Charles M. Niquette
The Fifth Annual Meeting of the European Association of Archaeologists was held in Bournemouth, England, on September 1519, 1999. Berle Clay and I attended as representatives of the Register of Professional Archaeologists. Presently, European archaeology is very similar to our own experiences in the middle 1970s and early 1980s, but yet it is unique and diverse in so many ways. Areas of concern to European archaeologists sound all too familiar: how to define significance, the need for well-justified research designs, the need for standards, and the academic cries of despair over private sector, contract-driven research. To facilitate the reader's understanding of Europe's diverse approach to our discipline, a thumbnail sketch is provided below of the current status of archaeology in that region of the world. This is followed by suggestions regarding possible roles the Register might play in helping to achieve global ethical standards for the conduct of archaeological research.
In the U.K. and Portugal, there are no criteria for determining who is and is not a qualified archaeologist. To compensate, members of the profession in England have created the Institute of Field Archaeologists (IFA). It is about 1,500 strong and appears to be modeled after SOPA. It has a code of ethics and a grievance procedure. This group appears to be taking the lead for setting standards in European archaeology.
County archaeologists in the United Kingdom play a role very similar to our own SHPOs. These regulatory authorities review permit applications for proposed construction projects and decide whether or not archaeology might be required in advance. If a positive decision is reached, the county archaeologists prepares a "brief" (scope of work) to be used by the developer in securing the assistance of an archaeologist. Contract archaeologists in the United Kingdom respond to briefs with a "tender" (proposal and cost estimate). Such contract archaeology is relatively new in the United Kingdom in that the centerpiece preservation legislation was passed only in 1990. At the beginning of this decade, the Crown subsidized much of the archaeology completed in southern England. This was done by regional "units" in Wessex, Oxford, and London. Recently, all three units have been privatized and now serve in a not-for-profit capacity.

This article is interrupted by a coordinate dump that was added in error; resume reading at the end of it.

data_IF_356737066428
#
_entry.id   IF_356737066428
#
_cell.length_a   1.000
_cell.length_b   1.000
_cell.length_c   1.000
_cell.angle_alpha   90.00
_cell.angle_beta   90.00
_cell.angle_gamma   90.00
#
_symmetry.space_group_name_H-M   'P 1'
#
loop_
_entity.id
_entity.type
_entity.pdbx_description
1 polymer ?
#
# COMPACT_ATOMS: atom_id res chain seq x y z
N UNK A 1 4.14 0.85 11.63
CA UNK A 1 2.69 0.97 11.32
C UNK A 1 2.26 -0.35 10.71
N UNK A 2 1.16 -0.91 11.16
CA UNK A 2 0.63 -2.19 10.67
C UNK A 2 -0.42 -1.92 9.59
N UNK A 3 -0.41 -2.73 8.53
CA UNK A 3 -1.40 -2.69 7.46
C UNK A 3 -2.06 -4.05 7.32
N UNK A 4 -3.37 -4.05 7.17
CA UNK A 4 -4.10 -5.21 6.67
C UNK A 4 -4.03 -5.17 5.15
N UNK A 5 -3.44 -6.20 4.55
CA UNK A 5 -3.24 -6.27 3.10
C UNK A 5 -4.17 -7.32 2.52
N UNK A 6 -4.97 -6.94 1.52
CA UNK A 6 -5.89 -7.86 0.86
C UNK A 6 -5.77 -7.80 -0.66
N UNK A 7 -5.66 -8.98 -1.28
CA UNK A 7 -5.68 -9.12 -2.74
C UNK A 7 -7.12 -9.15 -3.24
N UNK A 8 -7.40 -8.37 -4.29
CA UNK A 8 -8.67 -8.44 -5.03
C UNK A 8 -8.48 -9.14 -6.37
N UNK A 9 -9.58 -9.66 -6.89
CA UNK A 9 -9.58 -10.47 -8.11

To practice archaeology in the Republic of Ireland, one must hold a degree or an advanced degree and have a significant amount of Irish archaeological excavation experience. The government license to practice is only awarded to archaeologists who sit through an interview with Dúchas, the Heritage Service. The Dúchas is an agency of the Irish government's Department of Arts Heritage, Gaeltacht, and the Islands. The interview deals with all sorts of practical issues, such as planning law, National Monuments law, ways to handle private sector field evaluations, and other similar issues. Depending upon the applicant's experience, license eligibility can be restricted to certain date ranges and certain types of archaeology (e.g., medieval, urban/medieval, rural/prehistoric, rural/underwater archaeology). Applications for licenses are only made by license-eligible individuals. They are solely responsible for the quality and presentation of their material. Therefore, in a subcontracting scenario a company sometimes has little control over the quality of the outcome and has no say on how or where the archive is presented and stored. In the past two years, because it also has gone the other way (i.e., under funding by main contractors in excavation and post-excavation scenarios), Dúchas seek the name of the company as a signatory to the license. To compensate, the more professional Irish CRM firms advocate an integrated professional practice as a way of exercising quality control and conducting good work.